‘Elite’ Church Puts the Needs of the Hungry Up Front—By Planting a Garden

[Note: All personal names, geographic locations, and names of churches or other organizations in this article have been changed to protect the anonymity of study participants.]


Westminster Presbyterian Church holds a place of prestige in a Midwest urban center. It stands on grounds that take up almost an entire block in one of the city’s more affluent neighborhoods. For decades, the elegant Gothic structure served as a gathering place for wealthy and successful urbanites.

The Rev. Amy Chen, fresh from seminary and a Transition into Ministry program, knew this would be very different from the congregation in which she was raised, a small Asian-American Presbyterian church with a praise band.

When interviewing for the position of associate pastor at Westminster, she noted the pride members took in their “high church” worship services and the choir and organ music. While these features made the church a destination for classical music fans, the membership’s reputation as elitist, emotionally cold, and overly educated deterred a range of potential newcomers.

Gardening - earth apples - Cropped“We’re recovering from an image of being a very elite social club,” she said.

One thing that’s helped has been the church’s vegetable garden. Westminster’s senior pastor and its mission outreach committee returned from a retreat enthusiastic about the idea of planting a large garden in front of the church. Chen helped work out the details of an arrangement through which all fresh produce grown would be given to a local non-profit that distributes food to immigrants, refugees, and other low-income people.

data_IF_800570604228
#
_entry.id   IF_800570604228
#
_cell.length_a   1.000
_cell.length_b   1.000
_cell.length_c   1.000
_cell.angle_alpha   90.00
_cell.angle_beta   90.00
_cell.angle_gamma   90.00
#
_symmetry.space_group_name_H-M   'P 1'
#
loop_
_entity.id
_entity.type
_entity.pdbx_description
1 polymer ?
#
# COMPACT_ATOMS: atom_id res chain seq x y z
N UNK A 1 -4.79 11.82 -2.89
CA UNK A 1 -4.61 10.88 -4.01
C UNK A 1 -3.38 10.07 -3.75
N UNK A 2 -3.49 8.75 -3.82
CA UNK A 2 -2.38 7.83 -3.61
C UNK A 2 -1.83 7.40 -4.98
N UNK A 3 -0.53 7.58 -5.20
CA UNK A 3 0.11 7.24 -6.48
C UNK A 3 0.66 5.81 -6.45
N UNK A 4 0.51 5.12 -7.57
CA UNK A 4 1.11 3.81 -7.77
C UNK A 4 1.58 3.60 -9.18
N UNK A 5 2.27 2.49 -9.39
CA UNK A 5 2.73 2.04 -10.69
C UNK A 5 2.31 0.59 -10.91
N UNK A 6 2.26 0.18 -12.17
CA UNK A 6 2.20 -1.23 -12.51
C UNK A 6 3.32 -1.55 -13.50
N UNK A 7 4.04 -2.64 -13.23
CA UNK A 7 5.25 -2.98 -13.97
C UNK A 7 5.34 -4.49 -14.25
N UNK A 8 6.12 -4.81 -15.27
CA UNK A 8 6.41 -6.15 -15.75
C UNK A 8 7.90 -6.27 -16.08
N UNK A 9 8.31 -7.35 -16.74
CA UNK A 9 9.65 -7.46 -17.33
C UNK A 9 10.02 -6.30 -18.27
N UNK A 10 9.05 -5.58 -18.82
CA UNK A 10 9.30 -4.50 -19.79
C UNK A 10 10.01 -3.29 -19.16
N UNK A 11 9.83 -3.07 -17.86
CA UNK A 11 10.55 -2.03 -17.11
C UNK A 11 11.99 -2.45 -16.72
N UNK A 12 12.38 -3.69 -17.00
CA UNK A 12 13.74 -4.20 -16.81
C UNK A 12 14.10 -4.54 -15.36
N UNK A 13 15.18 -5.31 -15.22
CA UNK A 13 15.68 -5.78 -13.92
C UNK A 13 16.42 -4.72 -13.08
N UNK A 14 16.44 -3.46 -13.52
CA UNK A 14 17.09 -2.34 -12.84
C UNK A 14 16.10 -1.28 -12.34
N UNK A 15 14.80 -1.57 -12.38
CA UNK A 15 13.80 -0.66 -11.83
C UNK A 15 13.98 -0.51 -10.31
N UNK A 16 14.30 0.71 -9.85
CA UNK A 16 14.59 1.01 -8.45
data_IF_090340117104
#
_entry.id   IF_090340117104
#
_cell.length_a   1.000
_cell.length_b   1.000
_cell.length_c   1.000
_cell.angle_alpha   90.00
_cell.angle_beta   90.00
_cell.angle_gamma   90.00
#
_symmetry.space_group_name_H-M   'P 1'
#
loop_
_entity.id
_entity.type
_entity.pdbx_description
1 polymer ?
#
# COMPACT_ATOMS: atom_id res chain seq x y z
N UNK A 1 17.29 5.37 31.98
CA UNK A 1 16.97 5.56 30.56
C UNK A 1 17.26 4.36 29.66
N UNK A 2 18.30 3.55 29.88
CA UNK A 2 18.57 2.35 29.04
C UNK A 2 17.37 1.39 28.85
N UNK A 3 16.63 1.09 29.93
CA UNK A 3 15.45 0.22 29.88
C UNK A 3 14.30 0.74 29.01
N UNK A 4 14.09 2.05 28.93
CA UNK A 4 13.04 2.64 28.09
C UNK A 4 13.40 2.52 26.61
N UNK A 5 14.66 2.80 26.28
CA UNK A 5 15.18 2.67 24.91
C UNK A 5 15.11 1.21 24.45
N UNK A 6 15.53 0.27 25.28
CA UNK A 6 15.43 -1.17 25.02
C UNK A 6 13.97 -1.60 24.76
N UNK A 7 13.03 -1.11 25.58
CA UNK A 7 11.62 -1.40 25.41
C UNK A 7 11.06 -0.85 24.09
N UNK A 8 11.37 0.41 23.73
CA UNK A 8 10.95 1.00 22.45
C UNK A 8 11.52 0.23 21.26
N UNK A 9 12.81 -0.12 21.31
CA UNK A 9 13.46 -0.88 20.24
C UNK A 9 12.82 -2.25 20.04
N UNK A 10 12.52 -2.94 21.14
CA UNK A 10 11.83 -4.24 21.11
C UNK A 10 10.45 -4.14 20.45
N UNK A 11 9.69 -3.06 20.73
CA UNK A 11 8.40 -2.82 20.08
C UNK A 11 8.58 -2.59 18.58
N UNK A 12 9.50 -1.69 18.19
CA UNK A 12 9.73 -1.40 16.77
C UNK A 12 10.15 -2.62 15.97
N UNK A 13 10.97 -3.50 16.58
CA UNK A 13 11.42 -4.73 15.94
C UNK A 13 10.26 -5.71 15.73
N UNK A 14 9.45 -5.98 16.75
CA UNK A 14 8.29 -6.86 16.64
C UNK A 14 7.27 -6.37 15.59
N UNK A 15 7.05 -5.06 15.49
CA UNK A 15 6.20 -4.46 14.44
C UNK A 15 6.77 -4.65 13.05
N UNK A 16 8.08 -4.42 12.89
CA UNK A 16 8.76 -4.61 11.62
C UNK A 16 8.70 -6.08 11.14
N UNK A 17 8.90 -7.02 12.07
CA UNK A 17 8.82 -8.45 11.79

Although she calls herself conflict-avoidant, she played a key role in working with the city council to resolve permitting issues over the placement of the garden and the fence around it. Members of the city’s powerful historic preservation commission objected to the change, saying it was historically inappropriate for the street lined with Victorian houses and churches, and asked that the garden be relocated to the back of the church property.

But Chen said the visibility of the vegetable garden has been part of its impact, on the neighborhood and on the congregation itself.

“The garden is out on [the main street], as opposed to in the back, purposefully—to bear witness to what we are called to do, and to bear witness to the fact that even though no one is hungry on [this street], there are people who are hungry in the city.